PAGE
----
New presidents have an incentive to sign executive actions early on in the presidency for several reasons. First, executive actions allow the new administration to clearly communicate its policy agenda and to relay to relevant government agencies what issues the new administration will prioritize. Second, executive actions, especially early on in the presidency, give the impression that a president will keep promises made during the election cycle. This was true for the executive actions issued early on in President Obama’s first term, nearly all of which were closely related to his 2008 campaign platform. However, the danger of executive actions is that public opinion tends to favor presidents who act legislatively rather than unilaterally. Thus, while executive orders are a flashy, symbolic way to set the agenda early on in the presidency, most administrations do the bulk of their signature policymaking through Congress.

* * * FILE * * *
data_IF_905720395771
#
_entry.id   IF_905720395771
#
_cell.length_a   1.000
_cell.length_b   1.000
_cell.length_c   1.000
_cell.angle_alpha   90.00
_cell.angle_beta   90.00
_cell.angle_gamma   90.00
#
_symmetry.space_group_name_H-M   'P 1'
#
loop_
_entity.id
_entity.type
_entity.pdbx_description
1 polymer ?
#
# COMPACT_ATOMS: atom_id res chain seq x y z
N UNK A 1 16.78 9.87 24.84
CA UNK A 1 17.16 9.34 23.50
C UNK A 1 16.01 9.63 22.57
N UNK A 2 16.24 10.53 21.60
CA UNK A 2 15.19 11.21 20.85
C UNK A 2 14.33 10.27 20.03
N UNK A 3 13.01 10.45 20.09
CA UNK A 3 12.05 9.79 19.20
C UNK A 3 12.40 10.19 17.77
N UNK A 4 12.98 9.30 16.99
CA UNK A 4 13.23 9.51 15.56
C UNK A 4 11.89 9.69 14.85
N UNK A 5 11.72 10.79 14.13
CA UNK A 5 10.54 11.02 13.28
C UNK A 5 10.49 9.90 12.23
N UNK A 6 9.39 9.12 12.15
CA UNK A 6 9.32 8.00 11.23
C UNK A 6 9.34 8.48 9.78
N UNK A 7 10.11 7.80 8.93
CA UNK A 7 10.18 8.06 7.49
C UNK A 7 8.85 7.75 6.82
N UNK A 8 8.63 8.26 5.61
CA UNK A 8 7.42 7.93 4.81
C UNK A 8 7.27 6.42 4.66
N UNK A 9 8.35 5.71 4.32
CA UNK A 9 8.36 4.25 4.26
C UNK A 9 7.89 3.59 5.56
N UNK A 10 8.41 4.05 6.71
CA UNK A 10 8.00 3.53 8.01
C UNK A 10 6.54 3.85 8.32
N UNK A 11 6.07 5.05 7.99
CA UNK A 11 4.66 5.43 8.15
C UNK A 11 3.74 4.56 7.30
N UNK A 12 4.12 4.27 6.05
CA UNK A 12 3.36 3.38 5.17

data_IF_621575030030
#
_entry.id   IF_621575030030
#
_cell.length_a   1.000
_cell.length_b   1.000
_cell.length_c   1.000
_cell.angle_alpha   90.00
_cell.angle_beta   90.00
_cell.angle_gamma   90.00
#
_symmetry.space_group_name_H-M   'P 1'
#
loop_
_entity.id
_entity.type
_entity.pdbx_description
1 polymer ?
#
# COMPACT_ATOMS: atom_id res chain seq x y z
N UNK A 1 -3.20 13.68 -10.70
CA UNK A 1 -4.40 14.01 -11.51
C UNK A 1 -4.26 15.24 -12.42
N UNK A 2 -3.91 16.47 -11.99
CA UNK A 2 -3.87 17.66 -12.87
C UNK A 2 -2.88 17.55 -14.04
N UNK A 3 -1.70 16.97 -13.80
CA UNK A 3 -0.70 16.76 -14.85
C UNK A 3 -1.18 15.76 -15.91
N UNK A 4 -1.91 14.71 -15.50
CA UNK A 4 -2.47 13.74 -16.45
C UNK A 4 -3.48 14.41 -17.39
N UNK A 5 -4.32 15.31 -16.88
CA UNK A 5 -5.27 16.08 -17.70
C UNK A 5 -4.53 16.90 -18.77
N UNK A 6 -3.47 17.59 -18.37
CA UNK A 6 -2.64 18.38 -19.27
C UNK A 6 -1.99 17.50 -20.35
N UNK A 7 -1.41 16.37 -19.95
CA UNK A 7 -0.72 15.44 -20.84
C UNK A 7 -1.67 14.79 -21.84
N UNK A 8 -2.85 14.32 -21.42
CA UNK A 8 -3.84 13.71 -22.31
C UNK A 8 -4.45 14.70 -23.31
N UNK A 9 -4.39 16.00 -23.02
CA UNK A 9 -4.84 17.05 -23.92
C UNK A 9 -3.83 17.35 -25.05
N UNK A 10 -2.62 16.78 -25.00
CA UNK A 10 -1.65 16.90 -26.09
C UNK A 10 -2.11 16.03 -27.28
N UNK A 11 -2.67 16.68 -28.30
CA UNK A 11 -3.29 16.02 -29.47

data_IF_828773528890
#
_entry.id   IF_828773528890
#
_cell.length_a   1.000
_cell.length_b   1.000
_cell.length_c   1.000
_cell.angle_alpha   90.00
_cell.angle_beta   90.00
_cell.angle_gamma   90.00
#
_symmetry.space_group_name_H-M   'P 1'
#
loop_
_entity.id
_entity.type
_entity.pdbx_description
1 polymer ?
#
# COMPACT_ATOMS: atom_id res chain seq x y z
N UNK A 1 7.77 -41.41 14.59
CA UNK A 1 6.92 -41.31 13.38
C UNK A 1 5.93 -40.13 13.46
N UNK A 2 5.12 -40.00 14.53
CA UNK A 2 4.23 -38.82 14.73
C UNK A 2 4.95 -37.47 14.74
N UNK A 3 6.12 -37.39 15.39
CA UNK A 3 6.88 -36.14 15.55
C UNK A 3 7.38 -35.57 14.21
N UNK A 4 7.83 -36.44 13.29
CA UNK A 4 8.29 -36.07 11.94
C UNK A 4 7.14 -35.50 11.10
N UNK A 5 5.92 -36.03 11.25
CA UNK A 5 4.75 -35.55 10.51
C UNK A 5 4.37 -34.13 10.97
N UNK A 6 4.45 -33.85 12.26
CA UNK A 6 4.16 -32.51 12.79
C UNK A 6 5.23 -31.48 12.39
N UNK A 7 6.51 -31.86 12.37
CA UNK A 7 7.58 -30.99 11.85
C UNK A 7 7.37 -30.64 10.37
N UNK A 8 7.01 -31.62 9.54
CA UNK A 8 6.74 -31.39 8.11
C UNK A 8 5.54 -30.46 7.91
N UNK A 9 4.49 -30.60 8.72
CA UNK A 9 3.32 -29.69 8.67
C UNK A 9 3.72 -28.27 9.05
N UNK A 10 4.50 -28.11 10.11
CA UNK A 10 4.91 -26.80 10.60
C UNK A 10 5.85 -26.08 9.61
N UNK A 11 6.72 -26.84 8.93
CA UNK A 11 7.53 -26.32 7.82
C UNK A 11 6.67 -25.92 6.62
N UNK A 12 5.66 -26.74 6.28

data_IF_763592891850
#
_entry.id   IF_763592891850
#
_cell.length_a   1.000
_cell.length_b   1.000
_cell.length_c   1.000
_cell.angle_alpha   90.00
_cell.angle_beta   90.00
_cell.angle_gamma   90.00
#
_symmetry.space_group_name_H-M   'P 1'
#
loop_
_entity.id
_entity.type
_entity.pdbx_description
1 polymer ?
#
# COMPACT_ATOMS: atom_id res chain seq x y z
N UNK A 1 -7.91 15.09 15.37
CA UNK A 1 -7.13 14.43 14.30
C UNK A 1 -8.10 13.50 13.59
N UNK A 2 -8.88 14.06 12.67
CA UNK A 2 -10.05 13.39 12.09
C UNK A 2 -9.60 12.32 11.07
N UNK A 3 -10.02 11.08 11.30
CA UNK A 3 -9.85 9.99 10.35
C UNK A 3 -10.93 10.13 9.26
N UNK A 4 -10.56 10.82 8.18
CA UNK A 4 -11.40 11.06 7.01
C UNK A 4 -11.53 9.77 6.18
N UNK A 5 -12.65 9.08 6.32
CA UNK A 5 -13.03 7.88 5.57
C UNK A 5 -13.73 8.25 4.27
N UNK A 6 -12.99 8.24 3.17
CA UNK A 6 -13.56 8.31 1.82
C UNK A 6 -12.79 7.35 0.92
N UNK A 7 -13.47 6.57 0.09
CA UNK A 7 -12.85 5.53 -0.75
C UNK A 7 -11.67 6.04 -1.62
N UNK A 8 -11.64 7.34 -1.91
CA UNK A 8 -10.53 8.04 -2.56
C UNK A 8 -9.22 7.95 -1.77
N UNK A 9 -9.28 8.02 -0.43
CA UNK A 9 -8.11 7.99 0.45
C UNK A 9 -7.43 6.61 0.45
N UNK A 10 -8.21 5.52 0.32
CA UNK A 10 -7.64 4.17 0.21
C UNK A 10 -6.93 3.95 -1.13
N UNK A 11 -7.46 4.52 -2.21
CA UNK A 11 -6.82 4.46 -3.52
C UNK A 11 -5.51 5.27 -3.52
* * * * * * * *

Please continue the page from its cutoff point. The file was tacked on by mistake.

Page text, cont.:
Indeed, many executive actions signed early on in a presidency have little bite to them. Obama signed his executive order to close Guantanamo Bay in his first week in office and called for the detention facilities to be reviewed and closed “as soon as practicable.” Though the executive action made a significant political statement, it was ultimately unsuccessful in closing the facility. President Trump’s executive orders will likely follow a similar trajectory. For instance, the new president’s very first executive order, signed on his first day in office, ordered government agencies to minimize the economic burden of the Affordable Care Act. Despite the political symbolism of this action, the text of the executive order is too vague to be enforced in a meaningful way and does not direct agencies with a plan of action. Similarly, Trump’s executive order to start building a border wall between the US and Mexico might urge the Department of Homeland Security to start planning the wall, but Congress would have to approve funding for the hiring of thousands of new border control agents and for the construction of the entire 2,000-mile wall. As a result, this executive action — though it makes for good headlines — can easily be ignored by government agencies, and will fail to actually affect change until Congress supports the administration’s agenda with new legislation.